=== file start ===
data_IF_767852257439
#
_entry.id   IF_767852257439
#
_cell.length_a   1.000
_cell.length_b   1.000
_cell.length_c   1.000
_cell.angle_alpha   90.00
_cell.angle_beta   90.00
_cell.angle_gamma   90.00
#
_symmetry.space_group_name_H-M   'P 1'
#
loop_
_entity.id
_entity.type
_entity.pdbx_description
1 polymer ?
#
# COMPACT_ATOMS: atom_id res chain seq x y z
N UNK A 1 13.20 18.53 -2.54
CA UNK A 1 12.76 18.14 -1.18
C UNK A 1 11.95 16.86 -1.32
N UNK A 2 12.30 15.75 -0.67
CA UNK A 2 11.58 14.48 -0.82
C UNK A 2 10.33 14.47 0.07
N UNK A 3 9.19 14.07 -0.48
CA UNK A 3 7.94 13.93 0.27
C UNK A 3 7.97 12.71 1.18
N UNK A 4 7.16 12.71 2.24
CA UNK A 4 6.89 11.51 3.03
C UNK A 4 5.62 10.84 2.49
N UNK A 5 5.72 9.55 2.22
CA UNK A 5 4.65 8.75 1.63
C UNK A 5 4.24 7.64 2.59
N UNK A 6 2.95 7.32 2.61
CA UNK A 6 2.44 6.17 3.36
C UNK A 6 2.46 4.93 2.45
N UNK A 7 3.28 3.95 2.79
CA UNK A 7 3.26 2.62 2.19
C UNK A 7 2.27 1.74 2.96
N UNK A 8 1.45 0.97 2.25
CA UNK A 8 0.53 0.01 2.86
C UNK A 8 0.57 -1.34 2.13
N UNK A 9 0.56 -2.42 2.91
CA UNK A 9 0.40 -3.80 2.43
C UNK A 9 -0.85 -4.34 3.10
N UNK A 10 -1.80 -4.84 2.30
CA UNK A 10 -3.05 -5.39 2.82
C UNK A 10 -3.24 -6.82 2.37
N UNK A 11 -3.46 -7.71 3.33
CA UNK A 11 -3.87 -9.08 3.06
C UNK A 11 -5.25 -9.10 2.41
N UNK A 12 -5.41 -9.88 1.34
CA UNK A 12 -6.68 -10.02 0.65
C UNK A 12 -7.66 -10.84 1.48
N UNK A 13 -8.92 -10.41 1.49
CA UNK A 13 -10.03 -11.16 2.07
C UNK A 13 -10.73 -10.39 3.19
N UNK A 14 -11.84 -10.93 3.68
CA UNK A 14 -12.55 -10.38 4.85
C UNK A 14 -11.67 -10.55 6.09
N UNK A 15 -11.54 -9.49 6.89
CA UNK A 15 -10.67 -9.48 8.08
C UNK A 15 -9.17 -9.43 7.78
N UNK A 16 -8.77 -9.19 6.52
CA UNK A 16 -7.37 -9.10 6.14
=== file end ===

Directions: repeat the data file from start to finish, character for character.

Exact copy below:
data_IF_767852257439
#
_entry.id   IF_767852257439
#
_cell.length_a   1.000
_cell.length_b   1.000
_cell.length_c   1.000
_cell.angle_alpha   90.00
_cell.angle_beta   90.00
_cell.angle_gamma   90.00
#
_symmetry.space_group_name_H-M   'P 1'
#
loop_
_entity.id
_entity.type
_entity.pdbx_description
1 polymer ?
#
# COMPACT_ATOMS: atom_id res chain seq x y z
N UNK A 1 13.20 18.53 -2.54
CA UNK A 1 12.76 18.14 -1.18
C UNK A 1 11.95 16.86 -1.32
N UNK A 2 12.30 15.75 -0.67
CA UNK A 2 11.58 14.48 -0.82
C UNK A 2 10.33 14.47 0.07
N UNK A 3 9.19 14.07 -0.48
CA UNK A 3 7.94 13.93 0.27
C UNK A 3 7.97 12.71 1.18
N UNK A 4 7.16 12.71 2.24
CA UNK A 4 6.89 11.51 3.03
C UNK A 4 5.62 10.84 2.49
N UNK A 5 5.72 9.55 2.22
CA UNK A 5 4.65 8.75 1.63
C UNK A 5 4.24 7.64 2.59
N UNK A 6 2.95 7.32 2.61
CA UNK A 6 2.44 6.17 3.36
C UNK A 6 2.46 4.93 2.45
N UNK A 7 3.28 3.95 2.79
CA UNK A 7 3.26 2.62 2.19
C UNK A 7 2.27 1.74 2.96
N UNK A 8 1.45 0.97 2.25
CA UNK A 8 0.53 0.01 2.86
C UNK A 8 0.57 -1.34 2.13
N UNK A 9 0.56 -2.42 2.91
CA UNK A 9 0.40 -3.80 2.43
C UNK A 9 -0.85 -4.34 3.10
N UNK A 10 -1.80 -4.84 2.30
CA UNK A 10 -3.05 -5.39 2.82
C UNK A 10 -3.24 -6.82 2.37
N UNK A 11 -3.46 -7.71 3.33
CA UNK A 11 -3.87 -9.08 3.06
C UNK A 11 -5.25 -9.10 2.41
N UNK A 12 -5.41 -9.88 1.34
CA UNK A 12 -6.68 -10.02 0.65
C UNK A 12 -7.66 -10.84 1.48
N UNK A 13 -8.92 -10.41 1.49
CA UNK A 13 -10.03 -11.16 2.07
C UNK A 13 -10.73 -10.39 3.19
N UNK A 14 -11.84 -10.93 3.68
CA UNK A 14 -12.55 -10.38 4.85
C UNK A 14 -11.67 -10.55 6.09
N UNK A 15 -11.54 -9.49 6.89
CA UNK A 15 -10.67 -9.48 8.08
C UNK A 15 -9.17 -9.43 7.78
N UNK A 16 -8.77 -9.19 6.52
CA UNK A 16 -7.37 -9.10 6.14